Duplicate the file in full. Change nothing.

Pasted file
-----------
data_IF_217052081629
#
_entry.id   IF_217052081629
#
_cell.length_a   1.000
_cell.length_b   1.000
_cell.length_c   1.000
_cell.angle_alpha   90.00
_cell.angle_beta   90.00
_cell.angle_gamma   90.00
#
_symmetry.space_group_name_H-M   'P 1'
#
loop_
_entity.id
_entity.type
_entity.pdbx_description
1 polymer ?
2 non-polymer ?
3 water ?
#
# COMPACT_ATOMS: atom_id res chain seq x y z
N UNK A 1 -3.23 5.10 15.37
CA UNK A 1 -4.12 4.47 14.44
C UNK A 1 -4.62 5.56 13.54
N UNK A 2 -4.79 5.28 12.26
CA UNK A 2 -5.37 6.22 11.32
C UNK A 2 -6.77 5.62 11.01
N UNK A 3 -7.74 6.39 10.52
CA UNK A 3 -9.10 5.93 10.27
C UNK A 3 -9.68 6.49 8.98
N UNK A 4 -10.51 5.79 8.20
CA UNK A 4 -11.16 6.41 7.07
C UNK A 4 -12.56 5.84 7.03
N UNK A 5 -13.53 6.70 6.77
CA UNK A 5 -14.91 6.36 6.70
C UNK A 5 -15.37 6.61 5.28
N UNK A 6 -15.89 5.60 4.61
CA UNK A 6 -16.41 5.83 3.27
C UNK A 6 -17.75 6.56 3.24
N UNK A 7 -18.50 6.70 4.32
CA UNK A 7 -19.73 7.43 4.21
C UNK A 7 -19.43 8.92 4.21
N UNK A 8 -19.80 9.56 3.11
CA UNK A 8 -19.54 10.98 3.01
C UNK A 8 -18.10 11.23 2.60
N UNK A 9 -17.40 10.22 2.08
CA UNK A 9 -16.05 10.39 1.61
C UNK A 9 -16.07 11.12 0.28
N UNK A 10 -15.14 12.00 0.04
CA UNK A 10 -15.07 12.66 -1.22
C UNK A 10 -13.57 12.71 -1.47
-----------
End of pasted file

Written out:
data_IF_217052081629
#
_entry.id   IF_217052081629
#
_cell.length_a   1.000
_cell.length_b   1.000
_cell.length_c   1.000
_cell.angle_alpha   90.00
_cell.angle_beta   90.00
_cell.angle_gamma   90.00
#
_symmetry.space_group_name_H-M   'P 1'
#
loop_
_entity.id
_entity.type
_entity.pdbx_description
1 polymer ?
2 non-polymer ?
3 water ?
#
# COMPACT_ATOMS: atom_id res chain seq x y z
N UNK A 1 -3.23 5.10 15.37
CA UNK A 1 -4.12 4.47 14.44
C UNK A 1 -4.62 5.56 13.54
N UNK A 2 -4.79 5.28 12.26
CA UNK A 2 -5.37 6.22 11.32
C UNK A 2 -6.77 5.62 11.01
N UNK A 3 -7.74 6.39 10.52
CA UNK A 3 -9.10 5.93 10.27
C UNK A 3 -9.68 6.49 8.98
N UNK A 4 -10.51 5.79 8.20
CA UNK A 4 -11.16 6.41 7.07
C UNK A 4 -12.56 5.84 7.03
N UNK A 5 -13.53 6.70 6.77
CA UNK A 5 -14.91 6.36 6.70
C UNK A 5 -15.37 6.61 5.28
N UNK A 6 -15.89 5.60 4.61
CA UNK A 6 -16.41 5.83 3.27
C UNK A 6 -17.75 6.56 3.24
N UNK A 7 -18.50 6.70 4.32
CA UNK A 7 -19.73 7.43 4.21
C UNK A 7 -19.43 8.92 4.21
N UNK A 8 -19.80 9.56 3.11
CA UNK A 8 -19.54 10.98 3.01
C UNK A 8 -18.10 11.23 2.60
N UNK A 9 -17.40 10.22 2.08
CA UNK A 9 -16.05 10.39 1.61
C UNK A 9 -16.07 11.12 0.28
N UNK A 10 -15.14 12.00 0.04
CA UNK A 10 -15.07 12.66 -1.22
C UNK A 10 -13.57 12.71 -1.47